- I can't fix anything. If something changes for the better, it was a collaboration between me and the client (and perhaps a higher intelligence.)
- Our bodies have a life of their own. Literally, they are comprised of trillions of micro-organisms, each with a complete set of DNA and a unique destiny. We try to impose our will on our bodies but our bodies can cooperate or not. Sometimes we have to coax our body into relaxing or healing. In the end, the body will do what it will do.
Before you think I'm some sort of guru, realize that I was taught all of these facts in class. But in clinic, I have rediscovered them for myself -- and been amazed.
Note: Student massages at Crystal Mountain are $28 for 1 hour. I need about 100 more massages to finish my internship, so please call 872-2030 to make an appointment with me!
Monday, November 3, 2008
Tuesday, July 1, 2008
I think it actually started in high school when I took chemistry and physics and intensified in college when calculus was added to the mix. It was in that process that I learned that the "real" reality was invisible to the senses and could only be discovered and mastered through the use of instruments -- especially intellectual instruments such as those mathematics provides. Somehow I began to see the physical world around me as somehow "lower", even illusory. I became enamored of "higher concepts." This probably got worse as I pursued various spiritual paths, because most religions are hostile to some extent towards physical reality. After all, isn't material the opposite of spiritual? Not for Taoists, it turns out. (But that is for another post.)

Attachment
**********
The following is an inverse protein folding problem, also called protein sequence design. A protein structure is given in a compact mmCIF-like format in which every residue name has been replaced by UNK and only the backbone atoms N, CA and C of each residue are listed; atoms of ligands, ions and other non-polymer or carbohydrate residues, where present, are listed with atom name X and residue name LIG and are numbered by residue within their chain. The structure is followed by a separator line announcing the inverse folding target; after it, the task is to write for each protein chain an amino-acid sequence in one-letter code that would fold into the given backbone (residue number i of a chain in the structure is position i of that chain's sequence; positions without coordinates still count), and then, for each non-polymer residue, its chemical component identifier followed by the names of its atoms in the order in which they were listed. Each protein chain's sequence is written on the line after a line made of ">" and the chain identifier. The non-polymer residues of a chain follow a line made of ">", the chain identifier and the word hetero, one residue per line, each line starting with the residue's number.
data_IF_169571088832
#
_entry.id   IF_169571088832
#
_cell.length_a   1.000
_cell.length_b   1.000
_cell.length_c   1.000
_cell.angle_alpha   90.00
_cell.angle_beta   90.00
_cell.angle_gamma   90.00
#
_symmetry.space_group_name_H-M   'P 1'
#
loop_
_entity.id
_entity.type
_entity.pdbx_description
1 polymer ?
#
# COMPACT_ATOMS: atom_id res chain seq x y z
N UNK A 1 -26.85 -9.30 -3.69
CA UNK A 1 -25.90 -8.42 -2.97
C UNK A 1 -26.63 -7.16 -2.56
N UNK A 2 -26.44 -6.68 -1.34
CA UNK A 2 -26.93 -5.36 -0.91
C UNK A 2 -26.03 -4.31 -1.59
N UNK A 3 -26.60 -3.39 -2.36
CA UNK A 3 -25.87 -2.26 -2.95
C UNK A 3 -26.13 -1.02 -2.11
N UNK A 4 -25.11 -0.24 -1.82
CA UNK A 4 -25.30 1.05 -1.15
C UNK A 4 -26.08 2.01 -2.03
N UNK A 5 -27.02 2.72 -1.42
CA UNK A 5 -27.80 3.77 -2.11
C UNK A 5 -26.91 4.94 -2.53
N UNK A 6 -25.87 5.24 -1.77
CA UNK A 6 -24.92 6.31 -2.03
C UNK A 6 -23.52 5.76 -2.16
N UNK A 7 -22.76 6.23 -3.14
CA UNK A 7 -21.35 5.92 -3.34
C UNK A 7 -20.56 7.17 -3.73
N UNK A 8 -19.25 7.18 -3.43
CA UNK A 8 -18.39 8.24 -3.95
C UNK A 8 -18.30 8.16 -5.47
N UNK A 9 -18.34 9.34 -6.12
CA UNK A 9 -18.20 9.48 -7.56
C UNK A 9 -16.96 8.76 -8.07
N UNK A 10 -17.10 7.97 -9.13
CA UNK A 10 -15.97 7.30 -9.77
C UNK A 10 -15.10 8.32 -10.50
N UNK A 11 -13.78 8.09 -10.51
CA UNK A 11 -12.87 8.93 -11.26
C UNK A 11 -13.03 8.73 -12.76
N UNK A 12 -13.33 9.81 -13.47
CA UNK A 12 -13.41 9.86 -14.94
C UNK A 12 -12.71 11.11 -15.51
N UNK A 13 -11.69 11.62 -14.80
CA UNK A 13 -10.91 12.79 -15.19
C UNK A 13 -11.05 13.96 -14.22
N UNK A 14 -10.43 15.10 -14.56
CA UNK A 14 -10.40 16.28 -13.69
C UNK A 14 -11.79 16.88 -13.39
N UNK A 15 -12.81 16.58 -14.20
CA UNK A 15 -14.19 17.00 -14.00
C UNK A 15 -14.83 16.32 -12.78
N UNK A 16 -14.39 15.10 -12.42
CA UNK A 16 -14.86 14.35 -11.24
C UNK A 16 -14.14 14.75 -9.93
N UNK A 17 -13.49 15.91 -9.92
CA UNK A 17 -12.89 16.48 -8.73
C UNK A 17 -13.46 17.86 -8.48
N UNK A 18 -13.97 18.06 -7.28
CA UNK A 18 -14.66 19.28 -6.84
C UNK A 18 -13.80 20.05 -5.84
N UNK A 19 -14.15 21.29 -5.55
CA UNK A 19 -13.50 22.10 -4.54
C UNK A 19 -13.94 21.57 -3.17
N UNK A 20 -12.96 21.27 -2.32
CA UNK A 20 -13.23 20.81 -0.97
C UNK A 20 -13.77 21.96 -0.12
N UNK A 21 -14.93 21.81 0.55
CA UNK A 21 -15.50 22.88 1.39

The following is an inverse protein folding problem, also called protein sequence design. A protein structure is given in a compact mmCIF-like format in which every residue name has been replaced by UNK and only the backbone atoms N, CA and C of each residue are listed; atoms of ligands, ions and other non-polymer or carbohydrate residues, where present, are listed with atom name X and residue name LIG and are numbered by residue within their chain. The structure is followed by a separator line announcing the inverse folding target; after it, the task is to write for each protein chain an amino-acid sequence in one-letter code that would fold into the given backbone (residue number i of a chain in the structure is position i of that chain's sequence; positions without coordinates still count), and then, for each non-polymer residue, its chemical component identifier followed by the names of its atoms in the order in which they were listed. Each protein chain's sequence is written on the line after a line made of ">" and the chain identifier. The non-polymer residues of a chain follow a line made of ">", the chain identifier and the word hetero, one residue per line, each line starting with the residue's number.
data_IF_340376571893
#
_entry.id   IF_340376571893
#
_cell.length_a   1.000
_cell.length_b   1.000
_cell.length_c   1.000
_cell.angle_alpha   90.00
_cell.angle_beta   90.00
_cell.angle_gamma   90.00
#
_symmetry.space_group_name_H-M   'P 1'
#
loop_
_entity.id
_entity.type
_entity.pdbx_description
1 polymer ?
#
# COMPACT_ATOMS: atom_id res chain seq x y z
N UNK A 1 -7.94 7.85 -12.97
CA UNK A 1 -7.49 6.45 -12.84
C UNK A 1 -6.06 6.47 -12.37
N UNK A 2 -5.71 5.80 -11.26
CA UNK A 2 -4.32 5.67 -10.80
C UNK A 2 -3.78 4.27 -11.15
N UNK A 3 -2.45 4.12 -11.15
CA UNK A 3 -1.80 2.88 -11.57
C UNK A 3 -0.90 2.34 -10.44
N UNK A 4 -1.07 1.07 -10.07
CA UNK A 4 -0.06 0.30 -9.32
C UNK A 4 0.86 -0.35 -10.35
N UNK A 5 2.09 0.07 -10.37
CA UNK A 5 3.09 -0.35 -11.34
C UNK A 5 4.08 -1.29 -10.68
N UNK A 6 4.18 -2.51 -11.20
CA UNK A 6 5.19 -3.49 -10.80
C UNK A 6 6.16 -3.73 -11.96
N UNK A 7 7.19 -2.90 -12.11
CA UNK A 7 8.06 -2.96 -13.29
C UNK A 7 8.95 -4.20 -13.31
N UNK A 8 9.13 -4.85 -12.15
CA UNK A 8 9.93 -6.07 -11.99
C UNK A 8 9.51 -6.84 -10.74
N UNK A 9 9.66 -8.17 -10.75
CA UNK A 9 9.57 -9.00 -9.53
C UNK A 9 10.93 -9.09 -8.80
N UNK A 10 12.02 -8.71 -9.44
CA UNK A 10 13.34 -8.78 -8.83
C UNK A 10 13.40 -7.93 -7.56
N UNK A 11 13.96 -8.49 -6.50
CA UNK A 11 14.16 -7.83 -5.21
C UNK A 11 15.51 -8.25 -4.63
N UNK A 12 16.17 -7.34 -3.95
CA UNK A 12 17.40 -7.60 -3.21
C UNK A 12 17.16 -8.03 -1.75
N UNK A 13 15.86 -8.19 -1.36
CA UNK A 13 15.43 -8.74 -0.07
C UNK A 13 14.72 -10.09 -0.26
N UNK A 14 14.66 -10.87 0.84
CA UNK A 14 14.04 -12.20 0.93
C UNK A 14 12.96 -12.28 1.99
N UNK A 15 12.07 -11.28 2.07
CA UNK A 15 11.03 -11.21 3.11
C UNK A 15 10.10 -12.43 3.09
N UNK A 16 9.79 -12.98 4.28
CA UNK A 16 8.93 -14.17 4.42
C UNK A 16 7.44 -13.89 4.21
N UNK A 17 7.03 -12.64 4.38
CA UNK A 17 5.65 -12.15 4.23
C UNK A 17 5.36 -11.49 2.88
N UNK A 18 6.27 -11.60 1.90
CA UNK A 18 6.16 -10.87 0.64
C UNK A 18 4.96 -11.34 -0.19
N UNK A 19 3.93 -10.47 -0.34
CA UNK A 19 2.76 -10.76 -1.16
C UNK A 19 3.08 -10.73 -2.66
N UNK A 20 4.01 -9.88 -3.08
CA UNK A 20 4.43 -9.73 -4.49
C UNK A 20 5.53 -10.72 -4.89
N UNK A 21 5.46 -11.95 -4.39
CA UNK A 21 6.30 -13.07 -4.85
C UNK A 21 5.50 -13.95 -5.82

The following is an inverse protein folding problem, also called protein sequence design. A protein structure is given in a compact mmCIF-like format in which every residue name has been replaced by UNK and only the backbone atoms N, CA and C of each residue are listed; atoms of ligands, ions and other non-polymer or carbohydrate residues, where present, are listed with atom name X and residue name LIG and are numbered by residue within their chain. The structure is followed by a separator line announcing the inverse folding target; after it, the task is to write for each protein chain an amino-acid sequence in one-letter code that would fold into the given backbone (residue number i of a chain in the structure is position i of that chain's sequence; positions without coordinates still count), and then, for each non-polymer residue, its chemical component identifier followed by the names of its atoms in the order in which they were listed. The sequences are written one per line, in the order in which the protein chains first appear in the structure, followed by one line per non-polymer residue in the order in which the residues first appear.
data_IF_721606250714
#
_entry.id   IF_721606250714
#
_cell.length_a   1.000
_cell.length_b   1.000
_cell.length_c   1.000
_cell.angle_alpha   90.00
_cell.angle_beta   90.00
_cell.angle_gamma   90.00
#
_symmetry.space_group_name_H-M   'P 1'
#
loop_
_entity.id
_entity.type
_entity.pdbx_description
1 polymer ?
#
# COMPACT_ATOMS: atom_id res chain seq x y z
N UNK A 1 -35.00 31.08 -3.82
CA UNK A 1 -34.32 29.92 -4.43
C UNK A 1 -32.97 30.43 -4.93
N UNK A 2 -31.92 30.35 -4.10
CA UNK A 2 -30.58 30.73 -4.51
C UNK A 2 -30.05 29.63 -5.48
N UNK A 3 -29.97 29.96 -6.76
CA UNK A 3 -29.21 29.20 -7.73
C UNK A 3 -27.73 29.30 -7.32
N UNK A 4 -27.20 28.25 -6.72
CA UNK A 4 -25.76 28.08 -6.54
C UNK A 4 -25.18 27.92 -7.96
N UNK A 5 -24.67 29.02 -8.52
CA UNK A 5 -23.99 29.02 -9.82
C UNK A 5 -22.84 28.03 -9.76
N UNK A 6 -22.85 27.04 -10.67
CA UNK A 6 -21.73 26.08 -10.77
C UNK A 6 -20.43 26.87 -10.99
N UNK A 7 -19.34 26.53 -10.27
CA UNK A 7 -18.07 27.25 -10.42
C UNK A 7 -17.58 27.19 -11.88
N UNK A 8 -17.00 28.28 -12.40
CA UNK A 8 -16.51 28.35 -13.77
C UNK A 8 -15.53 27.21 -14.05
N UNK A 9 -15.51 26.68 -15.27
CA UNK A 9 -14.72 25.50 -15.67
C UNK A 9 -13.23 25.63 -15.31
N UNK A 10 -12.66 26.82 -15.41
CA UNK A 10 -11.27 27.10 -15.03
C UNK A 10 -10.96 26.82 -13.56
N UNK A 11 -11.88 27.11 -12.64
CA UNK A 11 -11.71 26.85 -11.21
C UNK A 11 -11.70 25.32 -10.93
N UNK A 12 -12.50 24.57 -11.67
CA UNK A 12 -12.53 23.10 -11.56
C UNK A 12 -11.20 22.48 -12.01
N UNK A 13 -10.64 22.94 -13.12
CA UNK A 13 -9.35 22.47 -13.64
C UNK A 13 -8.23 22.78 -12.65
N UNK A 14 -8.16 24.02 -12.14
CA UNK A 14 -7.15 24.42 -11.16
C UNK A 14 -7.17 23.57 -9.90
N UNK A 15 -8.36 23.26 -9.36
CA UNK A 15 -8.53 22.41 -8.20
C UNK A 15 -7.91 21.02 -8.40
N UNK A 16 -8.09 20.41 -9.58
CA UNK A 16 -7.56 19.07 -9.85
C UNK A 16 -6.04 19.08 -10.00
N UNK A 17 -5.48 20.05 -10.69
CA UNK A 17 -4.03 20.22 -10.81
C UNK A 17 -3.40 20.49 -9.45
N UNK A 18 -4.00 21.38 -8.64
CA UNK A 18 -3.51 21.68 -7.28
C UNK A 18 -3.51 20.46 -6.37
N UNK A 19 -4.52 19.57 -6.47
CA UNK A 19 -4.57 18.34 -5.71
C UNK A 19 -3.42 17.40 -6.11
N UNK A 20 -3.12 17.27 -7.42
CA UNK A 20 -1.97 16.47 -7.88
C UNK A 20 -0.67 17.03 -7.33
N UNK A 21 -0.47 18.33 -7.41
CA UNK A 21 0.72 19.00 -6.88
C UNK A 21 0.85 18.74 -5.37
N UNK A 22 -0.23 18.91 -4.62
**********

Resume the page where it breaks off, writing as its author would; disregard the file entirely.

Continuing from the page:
Another factor was my alcoholism. I began to associate all pain (and boy was there a lot of that) with the "curse of the human body." Even the Tao Te Ching says we should "accept misfortune as we accept our bodies, because all misfortune comes from having a body." I think being addicted to alcohol taught me to fear and resist the bondage to the flesh, and to seek escape through drinking in particular or other forms of pleasure seeking / pain avoidance in general.
Being sober all these years you might think I had gotten past all this and learned to love my physical self in a healthy way. I suppose I have made progress, but I know I have a long way to go. Practicing Tai Chi has been a good step in that direction, and now I am enrolled full-time in a therapeutic massage school, which I believe will really help me overcome a lot. And finally, this new direction in my life, which is centered around healing, spirituality and the art of music, will both require and facilitate a rejoining of my awareness with the beauty of the created world. I love it -- and that which created it.
Monday, June 30, 2008
So when we leave this life, what do we get to bring with us? Not material things, obviously. Great accomplishments? Perhaps, but only to the extent we grew to achieve them. Love? Mostly. In the end, it's what we did with what we had to work with. Often when one of my daughters is heading out of the house to go to a dance class or do something with friends I say, "Have fun! Work hard! But have fun!" When I die I want to arrive at the other side out of breath, flushed with excitement like at the bottom of a ski run. I want to high five someone and say, "That was awesome! Let's do it again!"